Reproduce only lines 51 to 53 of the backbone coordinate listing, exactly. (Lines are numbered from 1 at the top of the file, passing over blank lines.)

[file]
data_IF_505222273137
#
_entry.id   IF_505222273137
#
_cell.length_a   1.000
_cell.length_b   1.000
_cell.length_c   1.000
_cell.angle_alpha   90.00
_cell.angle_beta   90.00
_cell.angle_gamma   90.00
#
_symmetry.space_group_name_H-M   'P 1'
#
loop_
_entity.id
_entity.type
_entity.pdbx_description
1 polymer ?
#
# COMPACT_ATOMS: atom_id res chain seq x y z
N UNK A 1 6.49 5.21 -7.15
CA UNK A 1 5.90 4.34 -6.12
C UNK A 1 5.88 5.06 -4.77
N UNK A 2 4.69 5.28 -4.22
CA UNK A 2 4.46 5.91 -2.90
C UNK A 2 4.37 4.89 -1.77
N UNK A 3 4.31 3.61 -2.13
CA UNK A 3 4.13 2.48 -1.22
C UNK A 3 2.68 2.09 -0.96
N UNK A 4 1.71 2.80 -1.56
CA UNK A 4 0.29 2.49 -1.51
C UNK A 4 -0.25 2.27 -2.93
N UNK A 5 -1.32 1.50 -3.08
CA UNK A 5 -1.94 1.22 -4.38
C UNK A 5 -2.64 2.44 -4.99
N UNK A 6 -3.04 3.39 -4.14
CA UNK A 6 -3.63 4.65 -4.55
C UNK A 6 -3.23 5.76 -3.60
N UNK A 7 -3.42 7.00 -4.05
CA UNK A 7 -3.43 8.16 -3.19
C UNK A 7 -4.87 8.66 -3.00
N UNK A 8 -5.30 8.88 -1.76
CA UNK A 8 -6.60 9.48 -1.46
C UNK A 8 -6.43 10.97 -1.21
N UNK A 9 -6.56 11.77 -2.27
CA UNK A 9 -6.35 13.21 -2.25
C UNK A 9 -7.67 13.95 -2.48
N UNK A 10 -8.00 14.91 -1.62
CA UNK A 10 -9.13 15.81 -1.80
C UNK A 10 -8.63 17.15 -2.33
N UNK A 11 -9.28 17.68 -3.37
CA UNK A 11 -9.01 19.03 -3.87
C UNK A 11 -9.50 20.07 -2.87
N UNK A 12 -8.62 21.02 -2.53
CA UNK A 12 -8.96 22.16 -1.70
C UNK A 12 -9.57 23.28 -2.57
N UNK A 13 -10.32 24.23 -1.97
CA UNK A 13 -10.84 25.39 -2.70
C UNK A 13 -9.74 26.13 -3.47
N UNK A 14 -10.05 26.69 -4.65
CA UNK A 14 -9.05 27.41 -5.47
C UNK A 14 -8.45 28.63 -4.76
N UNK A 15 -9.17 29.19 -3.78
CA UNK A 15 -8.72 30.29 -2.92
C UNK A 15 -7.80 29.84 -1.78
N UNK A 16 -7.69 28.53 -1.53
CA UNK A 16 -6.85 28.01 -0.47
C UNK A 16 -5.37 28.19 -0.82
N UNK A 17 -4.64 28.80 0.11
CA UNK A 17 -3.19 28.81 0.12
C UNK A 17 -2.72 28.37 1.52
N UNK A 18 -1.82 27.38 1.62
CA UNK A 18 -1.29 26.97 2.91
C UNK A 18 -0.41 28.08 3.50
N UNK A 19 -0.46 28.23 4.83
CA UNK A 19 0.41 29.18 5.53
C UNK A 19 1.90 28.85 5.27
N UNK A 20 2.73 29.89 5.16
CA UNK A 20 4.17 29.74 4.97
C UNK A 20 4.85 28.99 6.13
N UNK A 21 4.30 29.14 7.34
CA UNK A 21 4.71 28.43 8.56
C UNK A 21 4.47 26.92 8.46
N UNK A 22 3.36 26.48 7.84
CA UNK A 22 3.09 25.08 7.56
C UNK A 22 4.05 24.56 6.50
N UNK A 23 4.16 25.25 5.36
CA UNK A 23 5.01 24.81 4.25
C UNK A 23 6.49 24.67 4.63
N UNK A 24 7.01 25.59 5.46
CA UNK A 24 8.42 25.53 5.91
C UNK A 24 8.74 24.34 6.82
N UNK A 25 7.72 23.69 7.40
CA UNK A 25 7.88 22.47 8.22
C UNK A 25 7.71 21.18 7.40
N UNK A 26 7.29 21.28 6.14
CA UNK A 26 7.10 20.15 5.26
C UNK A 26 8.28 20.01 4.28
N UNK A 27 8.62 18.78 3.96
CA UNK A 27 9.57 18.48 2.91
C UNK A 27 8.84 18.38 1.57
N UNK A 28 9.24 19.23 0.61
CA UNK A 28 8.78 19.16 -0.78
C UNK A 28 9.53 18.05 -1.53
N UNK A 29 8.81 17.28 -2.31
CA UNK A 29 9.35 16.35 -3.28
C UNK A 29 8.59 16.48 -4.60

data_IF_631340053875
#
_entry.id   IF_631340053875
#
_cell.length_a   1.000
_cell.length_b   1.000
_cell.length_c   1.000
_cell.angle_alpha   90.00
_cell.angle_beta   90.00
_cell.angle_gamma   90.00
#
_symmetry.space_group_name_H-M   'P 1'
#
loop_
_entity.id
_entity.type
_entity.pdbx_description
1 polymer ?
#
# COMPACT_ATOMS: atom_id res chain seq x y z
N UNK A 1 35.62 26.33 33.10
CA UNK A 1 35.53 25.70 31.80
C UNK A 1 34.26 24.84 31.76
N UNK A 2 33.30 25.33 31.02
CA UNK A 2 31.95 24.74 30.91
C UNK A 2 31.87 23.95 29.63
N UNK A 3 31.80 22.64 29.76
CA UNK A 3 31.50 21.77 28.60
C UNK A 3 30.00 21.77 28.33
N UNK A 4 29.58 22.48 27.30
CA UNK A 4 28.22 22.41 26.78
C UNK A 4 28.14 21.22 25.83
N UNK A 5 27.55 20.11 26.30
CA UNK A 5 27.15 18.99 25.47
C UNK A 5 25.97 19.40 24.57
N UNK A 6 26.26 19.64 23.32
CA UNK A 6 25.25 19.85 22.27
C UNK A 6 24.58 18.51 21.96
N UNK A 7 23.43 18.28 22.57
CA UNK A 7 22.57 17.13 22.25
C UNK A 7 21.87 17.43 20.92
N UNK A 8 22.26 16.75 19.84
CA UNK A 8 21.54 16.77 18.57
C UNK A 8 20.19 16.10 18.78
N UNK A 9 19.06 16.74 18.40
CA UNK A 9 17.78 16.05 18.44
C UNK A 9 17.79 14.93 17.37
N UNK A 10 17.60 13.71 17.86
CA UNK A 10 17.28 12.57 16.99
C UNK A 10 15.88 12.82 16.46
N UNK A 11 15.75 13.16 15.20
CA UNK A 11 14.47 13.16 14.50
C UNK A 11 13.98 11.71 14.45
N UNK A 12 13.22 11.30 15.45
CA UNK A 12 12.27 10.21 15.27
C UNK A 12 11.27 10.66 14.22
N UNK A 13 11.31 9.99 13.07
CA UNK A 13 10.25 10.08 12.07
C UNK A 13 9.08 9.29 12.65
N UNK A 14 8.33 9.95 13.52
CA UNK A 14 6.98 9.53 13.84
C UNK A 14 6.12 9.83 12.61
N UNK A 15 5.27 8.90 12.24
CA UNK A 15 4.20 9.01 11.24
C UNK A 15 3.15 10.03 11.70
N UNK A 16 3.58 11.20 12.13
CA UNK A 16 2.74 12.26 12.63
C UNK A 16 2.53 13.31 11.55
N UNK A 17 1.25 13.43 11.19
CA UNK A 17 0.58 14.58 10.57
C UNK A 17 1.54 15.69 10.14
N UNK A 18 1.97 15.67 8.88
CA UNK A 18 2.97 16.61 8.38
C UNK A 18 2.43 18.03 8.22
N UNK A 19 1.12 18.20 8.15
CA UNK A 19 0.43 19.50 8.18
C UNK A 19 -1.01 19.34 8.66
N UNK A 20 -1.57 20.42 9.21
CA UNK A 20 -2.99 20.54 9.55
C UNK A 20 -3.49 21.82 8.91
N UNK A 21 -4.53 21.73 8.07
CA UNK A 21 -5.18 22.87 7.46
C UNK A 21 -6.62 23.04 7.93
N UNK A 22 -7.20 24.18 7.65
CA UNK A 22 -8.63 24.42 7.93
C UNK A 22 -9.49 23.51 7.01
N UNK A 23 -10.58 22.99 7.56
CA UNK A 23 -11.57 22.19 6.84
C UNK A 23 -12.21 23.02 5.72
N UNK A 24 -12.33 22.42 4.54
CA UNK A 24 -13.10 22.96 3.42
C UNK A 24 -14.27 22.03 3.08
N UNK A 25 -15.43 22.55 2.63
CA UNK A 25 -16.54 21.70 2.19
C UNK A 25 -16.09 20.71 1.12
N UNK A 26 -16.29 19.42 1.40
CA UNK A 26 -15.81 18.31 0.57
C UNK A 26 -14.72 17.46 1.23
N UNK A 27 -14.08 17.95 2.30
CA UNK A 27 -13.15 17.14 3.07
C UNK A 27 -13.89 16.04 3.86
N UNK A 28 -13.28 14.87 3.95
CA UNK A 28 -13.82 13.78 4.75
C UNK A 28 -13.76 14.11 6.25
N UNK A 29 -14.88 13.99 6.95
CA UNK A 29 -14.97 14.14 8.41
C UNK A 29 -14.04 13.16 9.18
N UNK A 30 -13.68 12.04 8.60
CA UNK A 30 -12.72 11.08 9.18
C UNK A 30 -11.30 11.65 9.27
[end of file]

N UNK A 11 -9.28 17.68 -3.37
CA UNK A 11 -9.01 19.03 -3.87
C UNK A 11 -9.50 20.07 -2.87